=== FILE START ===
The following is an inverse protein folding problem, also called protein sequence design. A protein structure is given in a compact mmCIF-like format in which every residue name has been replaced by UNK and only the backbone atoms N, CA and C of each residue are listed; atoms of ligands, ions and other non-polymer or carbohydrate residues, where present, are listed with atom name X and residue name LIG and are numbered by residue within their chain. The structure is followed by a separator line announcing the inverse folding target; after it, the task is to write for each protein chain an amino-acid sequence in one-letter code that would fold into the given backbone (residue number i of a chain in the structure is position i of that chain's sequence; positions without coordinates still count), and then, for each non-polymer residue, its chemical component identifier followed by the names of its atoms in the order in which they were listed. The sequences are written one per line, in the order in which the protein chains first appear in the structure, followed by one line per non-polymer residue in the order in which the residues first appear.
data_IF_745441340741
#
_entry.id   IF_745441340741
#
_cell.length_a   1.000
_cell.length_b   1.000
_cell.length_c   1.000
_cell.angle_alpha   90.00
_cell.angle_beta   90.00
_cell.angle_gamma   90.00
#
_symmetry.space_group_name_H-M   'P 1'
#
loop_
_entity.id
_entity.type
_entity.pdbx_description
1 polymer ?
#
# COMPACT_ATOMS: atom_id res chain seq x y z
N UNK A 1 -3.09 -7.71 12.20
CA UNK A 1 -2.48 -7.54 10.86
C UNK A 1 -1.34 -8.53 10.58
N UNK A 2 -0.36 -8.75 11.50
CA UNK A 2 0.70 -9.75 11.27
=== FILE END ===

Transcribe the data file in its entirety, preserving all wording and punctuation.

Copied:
The following is an inverse protein folding problem, also called protein sequence design. A protein structure is given in a compact mmCIF-like format in which every residue name has been replaced by UNK and only the backbone atoms N, CA and C of each residue are listed; atoms of ligands, ions and other non-polymer or carbohydrate residues, where present, are listed with atom name X and residue name LIG and are numbered by residue within their chain. The structure is followed by a separator line announcing the inverse folding target; after it, the task is to write for each protein chain an amino-acid sequence in one-letter code that would fold into the given backbone (residue number i of a chain in the structure is position i of that chain's sequence; positions without coordinates still count), and then, for each non-polymer residue, its chemical component identifier followed by the names of its atoms in the order in which they were listed. The sequences are written one per line, in the order in which the protein chains first appear in the structure, followed by one line per non-polymer residue in the order in which the residues first appear.
data_IF_745441340741
#
_entry.id   IF_745441340741
#
_cell.length_a   1.000
_cell.length_b   1.000
_cell.length_c   1.000
_cell.angle_alpha   90.00
_cell.angle_beta   90.00
_cell.angle_gamma   90.00
#
_symmetry.space_group_name_H-M   'P 1'
#
loop_
_entity.id
_entity.type
_entity.pdbx_description
1 polymer ?
#
# COMPACT_ATOMS: atom_id res chain seq x y z
N UNK A 1 -3.09 -7.71 12.20
CA UNK A 1 -2.48 -7.54 10.86
C UNK A 1 -1.34 -8.53 10.58
N UNK A 2 -0.36 -8.75 11.50
CA UNK A 2 0.70 -9.75 11.27